“725”        462.725        Ch. 22                                Ch. 8   




FRS Devices
• Average Prices: $20 – $50
• Range: Usually less than 1 mile (line-of-sight).

Family Radio Service (GMRS) devices are series of walkie-talkie radios that are more common
and available without a license. They are often used by businesses as their in-store
communication system. (Think of someone paging a manager on their walkie-talkie at Wal-Mart.)

A FRS device usually has a filtering system to sift out unwanted sounds and chatter from other
users on the same frequency (unlike the CB Radio). They aren’t very good at protecting
conversations and usually interact with other devices like baby monitors, toys and cordless
phones.

Frequencies:

Channel     Frequency(MHz)                        Notes
1              462.5625                                Shared with GMRS
2              462.5875                                Shared with GMRS
3              462.6125                                Shared with GMRS
4              462.6375                                Shared with GMRS
5              462.6625                                Shared with GMRS
6              462.6875                                Shared with GMRS
7              462.7125                                Shared with GMRS
8              467.5625        
9              467.5875        
10             467.6125        
11             467.6375        
12             467.6625        
13             467.6875        
14             467.7125


   
CB Radios
• Average Prices: $40 – $50
• Range: Usually 1-5 miles.

The Citizens’ Band (CB) Radio is a great option for short-distance radio communication. It doesn’t
require a license and allows for more business and personal communication. Only one station
can be talking at a time. This is the kind of device that is used by truckers and some police
officers. CB Radios are not intended for international use because so many different countries
use the frequencies differently. Below are the frequencies and channels listed in the United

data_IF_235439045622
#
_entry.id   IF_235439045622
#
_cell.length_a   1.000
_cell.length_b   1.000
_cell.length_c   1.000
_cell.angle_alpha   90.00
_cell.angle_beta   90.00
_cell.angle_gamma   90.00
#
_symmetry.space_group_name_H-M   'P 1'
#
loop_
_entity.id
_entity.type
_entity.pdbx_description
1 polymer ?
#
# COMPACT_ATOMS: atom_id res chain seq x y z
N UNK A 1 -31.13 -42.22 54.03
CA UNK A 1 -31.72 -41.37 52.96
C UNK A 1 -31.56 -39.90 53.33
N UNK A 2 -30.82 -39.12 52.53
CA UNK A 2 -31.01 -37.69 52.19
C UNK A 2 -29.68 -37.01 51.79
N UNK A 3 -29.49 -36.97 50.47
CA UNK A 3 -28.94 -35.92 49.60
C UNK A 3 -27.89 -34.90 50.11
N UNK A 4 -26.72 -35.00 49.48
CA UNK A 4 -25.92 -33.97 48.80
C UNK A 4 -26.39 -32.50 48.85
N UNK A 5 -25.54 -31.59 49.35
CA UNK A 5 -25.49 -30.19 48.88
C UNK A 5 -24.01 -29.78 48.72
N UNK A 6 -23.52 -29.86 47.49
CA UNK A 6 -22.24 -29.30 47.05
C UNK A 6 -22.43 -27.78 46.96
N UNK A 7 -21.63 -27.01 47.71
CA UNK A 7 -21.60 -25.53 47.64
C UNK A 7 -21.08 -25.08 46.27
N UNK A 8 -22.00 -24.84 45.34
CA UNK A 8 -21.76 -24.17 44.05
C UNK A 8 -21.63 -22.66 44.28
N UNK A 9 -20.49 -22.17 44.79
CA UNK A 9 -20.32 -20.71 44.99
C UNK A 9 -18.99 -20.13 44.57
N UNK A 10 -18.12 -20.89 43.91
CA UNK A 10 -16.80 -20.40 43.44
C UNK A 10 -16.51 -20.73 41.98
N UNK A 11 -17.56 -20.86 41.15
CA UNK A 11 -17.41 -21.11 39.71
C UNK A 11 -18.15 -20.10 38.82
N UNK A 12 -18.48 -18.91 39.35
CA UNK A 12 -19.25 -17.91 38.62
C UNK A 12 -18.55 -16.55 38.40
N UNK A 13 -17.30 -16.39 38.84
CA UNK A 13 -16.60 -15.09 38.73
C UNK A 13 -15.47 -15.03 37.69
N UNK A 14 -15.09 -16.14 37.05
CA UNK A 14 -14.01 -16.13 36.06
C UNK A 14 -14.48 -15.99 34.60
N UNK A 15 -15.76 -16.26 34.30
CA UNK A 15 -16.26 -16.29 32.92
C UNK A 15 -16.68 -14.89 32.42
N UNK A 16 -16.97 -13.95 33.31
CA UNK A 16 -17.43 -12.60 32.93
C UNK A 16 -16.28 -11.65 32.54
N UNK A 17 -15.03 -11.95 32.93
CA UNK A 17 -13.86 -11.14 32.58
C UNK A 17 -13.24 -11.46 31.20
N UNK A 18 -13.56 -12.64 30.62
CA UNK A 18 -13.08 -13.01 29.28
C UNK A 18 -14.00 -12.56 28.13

States:

Frequencies:

Channel's then the Frequency(MHz)      

1        26.965          11        27.085        21        27.215        31        27.315
2        26.975          12        27.105        22        27.225        32        27.325
3        26.985          13        27.115        23        27.255        33        27.335
4        27.005          14        27.125        24        27.235        34        27.345
5        27.015          15        27.135        25        27.245        35        27.355
6        27.025          16        27.155        26        27.265        36        27.365
7        27.035          17        27.165        27        27.275        37        27.375
8        27.055          18        27.175        28        27.285        38        27.385
9        27.065          19        27.185        29        27.295        39        27.395
10        27.075        20        27.205        30        27.305        40        27.405


Ham Radios
• Average Prices: $100 – $300
• Range: Usually 20-60 miles

Despite its name, the Amateur radio (Ham radio) is not for anyone’s use. The system got its name
from its use as a non-commercial and non-governmental use of communication.

One is required to obtain a license in order to operate a ham radio and sometimes the ham
radios can be very expensive. Ham radios are great for communicating between long distances
but there is a lot of red tape surrounding their use.